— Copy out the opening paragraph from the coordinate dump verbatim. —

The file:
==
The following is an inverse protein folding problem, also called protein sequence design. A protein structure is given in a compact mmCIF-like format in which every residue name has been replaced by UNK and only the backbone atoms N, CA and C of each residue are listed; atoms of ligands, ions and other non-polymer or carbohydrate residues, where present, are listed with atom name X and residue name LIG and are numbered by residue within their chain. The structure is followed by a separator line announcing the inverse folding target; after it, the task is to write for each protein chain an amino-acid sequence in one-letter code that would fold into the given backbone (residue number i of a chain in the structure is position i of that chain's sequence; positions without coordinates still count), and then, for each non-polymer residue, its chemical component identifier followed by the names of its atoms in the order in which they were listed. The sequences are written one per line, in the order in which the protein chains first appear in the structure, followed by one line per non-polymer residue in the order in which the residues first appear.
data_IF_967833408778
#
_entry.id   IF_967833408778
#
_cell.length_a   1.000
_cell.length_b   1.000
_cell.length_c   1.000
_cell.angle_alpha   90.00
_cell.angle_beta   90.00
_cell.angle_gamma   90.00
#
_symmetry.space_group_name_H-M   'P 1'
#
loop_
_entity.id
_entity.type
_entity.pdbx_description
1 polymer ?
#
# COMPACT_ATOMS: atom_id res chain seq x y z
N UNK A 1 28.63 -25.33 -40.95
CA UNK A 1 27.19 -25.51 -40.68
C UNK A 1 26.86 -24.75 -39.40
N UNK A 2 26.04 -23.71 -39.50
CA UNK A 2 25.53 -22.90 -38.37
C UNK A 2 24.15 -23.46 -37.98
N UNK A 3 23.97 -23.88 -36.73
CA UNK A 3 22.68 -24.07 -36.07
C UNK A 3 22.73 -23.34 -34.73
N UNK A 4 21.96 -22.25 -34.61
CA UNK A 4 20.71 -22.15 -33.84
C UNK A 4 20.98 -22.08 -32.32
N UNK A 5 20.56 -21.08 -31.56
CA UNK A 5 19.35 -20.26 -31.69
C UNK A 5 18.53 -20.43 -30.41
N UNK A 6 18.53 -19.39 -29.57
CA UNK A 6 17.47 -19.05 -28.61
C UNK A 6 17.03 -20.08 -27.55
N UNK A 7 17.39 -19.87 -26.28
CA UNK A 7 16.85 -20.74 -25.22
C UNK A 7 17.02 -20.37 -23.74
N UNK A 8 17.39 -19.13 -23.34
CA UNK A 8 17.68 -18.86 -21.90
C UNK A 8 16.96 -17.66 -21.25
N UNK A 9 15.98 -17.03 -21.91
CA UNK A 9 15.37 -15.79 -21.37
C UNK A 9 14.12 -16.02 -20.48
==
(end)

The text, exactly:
The following is an inverse protein folding problem, also called protein sequence design. A protein structure is given in a compact mmCIF-like format in which every residue name has been replaced by UNK and only the backbone atoms N, CA and C of each residue are listed; atoms of ligands, ions and other non-polymer or carbohydrate residues, where present, are listed with atom name X and residue name LIG and are numbered by residue within their chain. The structure is followed by a separator line announcing the inverse folding target; after it, the task is to write for each protein chain an amino-acid sequence in one-letter code that would fold into the given backbone (residue number i of a chain in the structure is position i of that chain's sequence; positions without coordinates still count), and then, for each non-polymer residue, its chemical component identifier followed by the names of its atoms in the order in which they were listed. The sequences are written one per line, in the order in which the protein chains first appear in the structure, followed by one line per non-polymer residue in the order in which the residues first appear.